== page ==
First two weeks of football practice the most dangerous for heat-related illness

Study reinforces dangers of football's early practice days

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August 29, 2016

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    A new UGA study finds players are more likely to suffer from heat-related illness during the first two weeks of practice, especially those in the Southeast. (Photo credit: Andrew Davis Tucker).

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    Bud Cooper

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Athens, Ga. - As the college football season heats up, a new University of Georgia study finds players are more likely to suffer from heat-related illness during the first two weeks of practice, especially those in the Southeast.

The four-year study evaluated the rates of exercise-related heat illness among NCAA football players at 60 colleges across the U.S. Bud Cooper, associate clinical professor in the department of kinesiology at UGA's College of Education, said the results show the need for players to get acclimated to the environmental conditions during the first two weeks of practice-especially during hot weather.

"Environmental stress, especially hot weather, can be a key component when assessing this stress," said Cooper, the lead author on the study. "Certain variables can be manipulated to reduce that risk."

Intense workouts over consecutive days, along with the high temperatures of late summer, can cause a higher rate of exertional heat illness. Researchers found the greatest risk of heat illness came during the first three practices and the first three practice days. When "two-a-day" practices began at practice day six, there was an increase in heat illnesses on practice days seven and 10.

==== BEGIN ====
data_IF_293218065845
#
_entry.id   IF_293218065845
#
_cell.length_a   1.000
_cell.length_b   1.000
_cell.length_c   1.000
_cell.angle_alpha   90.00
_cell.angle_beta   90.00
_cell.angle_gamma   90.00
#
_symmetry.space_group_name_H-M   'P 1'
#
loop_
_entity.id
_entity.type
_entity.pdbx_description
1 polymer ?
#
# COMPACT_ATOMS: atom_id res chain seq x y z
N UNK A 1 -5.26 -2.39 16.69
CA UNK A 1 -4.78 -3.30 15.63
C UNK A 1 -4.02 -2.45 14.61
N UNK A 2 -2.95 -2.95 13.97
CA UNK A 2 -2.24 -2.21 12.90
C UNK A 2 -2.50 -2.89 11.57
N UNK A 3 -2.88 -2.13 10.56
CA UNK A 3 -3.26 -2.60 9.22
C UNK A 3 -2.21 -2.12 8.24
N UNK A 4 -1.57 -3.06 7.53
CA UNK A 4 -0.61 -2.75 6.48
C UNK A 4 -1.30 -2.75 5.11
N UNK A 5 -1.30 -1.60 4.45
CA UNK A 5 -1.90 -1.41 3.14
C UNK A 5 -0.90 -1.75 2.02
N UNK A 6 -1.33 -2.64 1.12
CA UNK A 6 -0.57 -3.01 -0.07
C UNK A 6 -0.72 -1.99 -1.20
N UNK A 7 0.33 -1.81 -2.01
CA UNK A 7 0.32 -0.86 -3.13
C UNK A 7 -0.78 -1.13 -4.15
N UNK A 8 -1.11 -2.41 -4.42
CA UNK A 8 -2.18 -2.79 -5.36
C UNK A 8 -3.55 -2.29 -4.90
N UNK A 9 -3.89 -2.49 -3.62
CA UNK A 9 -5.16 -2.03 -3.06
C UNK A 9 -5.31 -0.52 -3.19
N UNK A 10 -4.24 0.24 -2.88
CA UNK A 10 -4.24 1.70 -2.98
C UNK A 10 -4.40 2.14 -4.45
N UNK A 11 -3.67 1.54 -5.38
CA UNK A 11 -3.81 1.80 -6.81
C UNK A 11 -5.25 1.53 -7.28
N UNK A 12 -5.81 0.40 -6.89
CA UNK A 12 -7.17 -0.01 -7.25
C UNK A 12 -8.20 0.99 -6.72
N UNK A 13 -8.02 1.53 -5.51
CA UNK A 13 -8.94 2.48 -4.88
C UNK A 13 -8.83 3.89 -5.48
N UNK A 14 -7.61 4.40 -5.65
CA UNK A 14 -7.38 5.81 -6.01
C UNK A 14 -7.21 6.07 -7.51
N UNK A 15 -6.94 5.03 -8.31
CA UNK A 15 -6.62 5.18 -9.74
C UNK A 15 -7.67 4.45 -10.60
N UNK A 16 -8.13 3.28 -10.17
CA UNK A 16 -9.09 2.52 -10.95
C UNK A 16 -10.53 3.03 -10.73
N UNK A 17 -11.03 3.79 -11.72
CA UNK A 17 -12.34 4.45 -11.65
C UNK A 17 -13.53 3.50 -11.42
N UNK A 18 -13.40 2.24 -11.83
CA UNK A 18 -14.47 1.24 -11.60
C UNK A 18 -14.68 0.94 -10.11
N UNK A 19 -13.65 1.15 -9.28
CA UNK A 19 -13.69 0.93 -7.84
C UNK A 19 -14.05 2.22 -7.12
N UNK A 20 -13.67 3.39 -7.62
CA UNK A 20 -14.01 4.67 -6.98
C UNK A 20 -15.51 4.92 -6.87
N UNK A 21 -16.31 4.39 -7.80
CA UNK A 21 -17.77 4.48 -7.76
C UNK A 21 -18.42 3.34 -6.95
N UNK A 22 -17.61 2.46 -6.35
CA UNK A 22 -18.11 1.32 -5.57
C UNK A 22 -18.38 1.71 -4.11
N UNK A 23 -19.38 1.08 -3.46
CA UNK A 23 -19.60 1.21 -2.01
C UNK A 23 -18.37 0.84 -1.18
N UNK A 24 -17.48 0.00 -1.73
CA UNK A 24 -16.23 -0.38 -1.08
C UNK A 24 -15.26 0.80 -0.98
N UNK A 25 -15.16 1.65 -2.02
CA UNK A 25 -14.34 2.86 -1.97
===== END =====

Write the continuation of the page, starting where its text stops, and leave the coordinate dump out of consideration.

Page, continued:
Where the practices took place also influenced the rate of illness. Athletes in the Southeast had the highest rate of exertional heat illness, averaging around three per 1,000 athlete exposures, a rate that was nearly five times higher than the ratio of athletes in the lower Midwest, which was the next highest region. In total, the study collected data over four football seasons from NCAA Division I or Division II colleges and universities, noting more than 365,000 incidents of athlete exposures and 553 cases of exertional heat illness.

"This study indicates that specific regions of the country, such as the Southeast, have a higher risk rate than others," said Cooper. "Sports medicine professionals need to take diligent care in protecting those athletes."

Temperature plays a key role, and researchers found that when the wet bulb globe temperature was above 82 degrees F, the incidents of heat illness jumped to six times the level compared to when it was 76 to 78 degrees. When the temperature was over 90 degrees F (which study authors called an "extreme risk"), the rate of heat stress or exhaustion was 4.12 per 1,000 athlete exposures, compared with .23 in practices below 82 degrees.

Heat-related illness has been an issue for football teams in recent years, resulting in recommendations from the NCAA and the National Athletic Trainers' Association. Heat-related deaths among football players has risen significantly since 1975-24 deaths were reported between 1975 and 1994, but that number jumped to 42 between 1995 and 2009. In fact, the study's authors write, "the five-year period from 2005 to 2009 included the greatest number of heat-related deaths in high school and collegiate sports for any five-year period over the previous 35 years."

But, notes Cooper, knowing the warning signs is the first step in protecting players during the first few weeks of practice.

"Heat illness is 100 percent preventable as long as the appropriate steps are taken to ensure an occurrence does not happen," he said. "This includes knowing past medical history, implementing proper rest and hydration breaks, modifying your practice as the weather dictates, getting proper nutrition and rest, and recognizing the signs of exertional heat illness."


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